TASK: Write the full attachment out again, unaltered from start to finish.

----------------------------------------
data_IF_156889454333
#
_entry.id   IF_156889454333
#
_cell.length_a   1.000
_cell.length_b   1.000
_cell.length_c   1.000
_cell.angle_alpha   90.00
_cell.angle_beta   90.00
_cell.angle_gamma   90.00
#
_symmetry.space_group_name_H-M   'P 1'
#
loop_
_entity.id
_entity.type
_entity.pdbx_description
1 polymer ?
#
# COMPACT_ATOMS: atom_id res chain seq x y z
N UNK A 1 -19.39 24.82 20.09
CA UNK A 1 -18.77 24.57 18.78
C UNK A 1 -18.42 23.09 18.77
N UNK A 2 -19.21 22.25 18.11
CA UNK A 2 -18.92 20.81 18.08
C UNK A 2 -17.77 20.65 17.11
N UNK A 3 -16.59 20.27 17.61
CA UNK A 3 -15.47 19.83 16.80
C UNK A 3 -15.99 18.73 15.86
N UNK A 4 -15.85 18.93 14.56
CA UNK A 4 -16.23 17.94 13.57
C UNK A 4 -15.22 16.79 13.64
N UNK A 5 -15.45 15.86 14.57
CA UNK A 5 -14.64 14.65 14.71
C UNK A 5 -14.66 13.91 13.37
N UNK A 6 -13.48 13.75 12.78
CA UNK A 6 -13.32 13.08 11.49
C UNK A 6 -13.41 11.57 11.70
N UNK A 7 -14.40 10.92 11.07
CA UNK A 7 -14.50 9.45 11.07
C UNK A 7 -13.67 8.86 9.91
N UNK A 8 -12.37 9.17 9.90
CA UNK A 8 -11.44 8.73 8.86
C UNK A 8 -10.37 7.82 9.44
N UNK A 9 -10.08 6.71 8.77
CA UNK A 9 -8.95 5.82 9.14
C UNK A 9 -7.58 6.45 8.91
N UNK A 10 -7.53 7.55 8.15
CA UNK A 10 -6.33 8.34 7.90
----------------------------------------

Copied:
data_IF_156889454333
#
_entry.id   IF_156889454333
#
_cell.length_a   1.000
_cell.length_b   1.000
_cell.length_c   1.000
_cell.angle_alpha   90.00
_cell.angle_beta   90.00
_cell.angle_gamma   90.00
#
_symmetry.space_group_name_H-M   'P 1'
#
loop_
_entity.id
_entity.type
_entity.pdbx_description
1 polymer ?
#
# COMPACT_ATOMS: atom_id res chain seq x y z
N UNK A 1 -19.39 24.82 20.09
CA UNK A 1 -18.77 24.57 18.78
C UNK A 1 -18.42 23.09 18.77
N UNK A 2 -19.21 22.25 18.11
CA UNK A 2 -18.92 20.81 18.08
C UNK A 2 -17.77 20.65 17.11
N UNK A 3 -16.59 20.27 17.61
CA UNK A 3 -15.47 19.83 16.80
C UNK A 3 -15.99 18.73 15.86
N UNK A 4 -15.85 18.93 14.56
CA UNK A 4 -16.23 17.94 13.57
C UNK A 4 -15.22 16.79 13.64
N UNK A 5 -15.45 15.86 14.57
CA UNK A 5 -14.64 14.65 14.71
C UNK A 5 -14.66 13.91 13.37
N UNK A 6 -13.48 13.75 12.78
CA UNK A 6 -13.32 13.08 11.49
C UNK A 6 -13.41 11.57 11.70
N UNK A 7 -14.40 10.92 11.07
CA UNK A 7 -14.50 9.45 11.07
C UNK A 7 -13.67 8.86 9.91
N UNK A 8 -12.37 9.17 9.90
CA UNK A 8 -11.44 8.73 8.86
C UNK A 8 -10.37 7.82 9.44
N UNK A 9 -10.08 6.71 8.77
CA UNK A 9 -8.95 5.82 9.14
C UNK A 9 -7.58 6.45 8.91
N UNK A 10 -7.53 7.55 8.15
CA UNK A 10 -6.33 8.34 7.90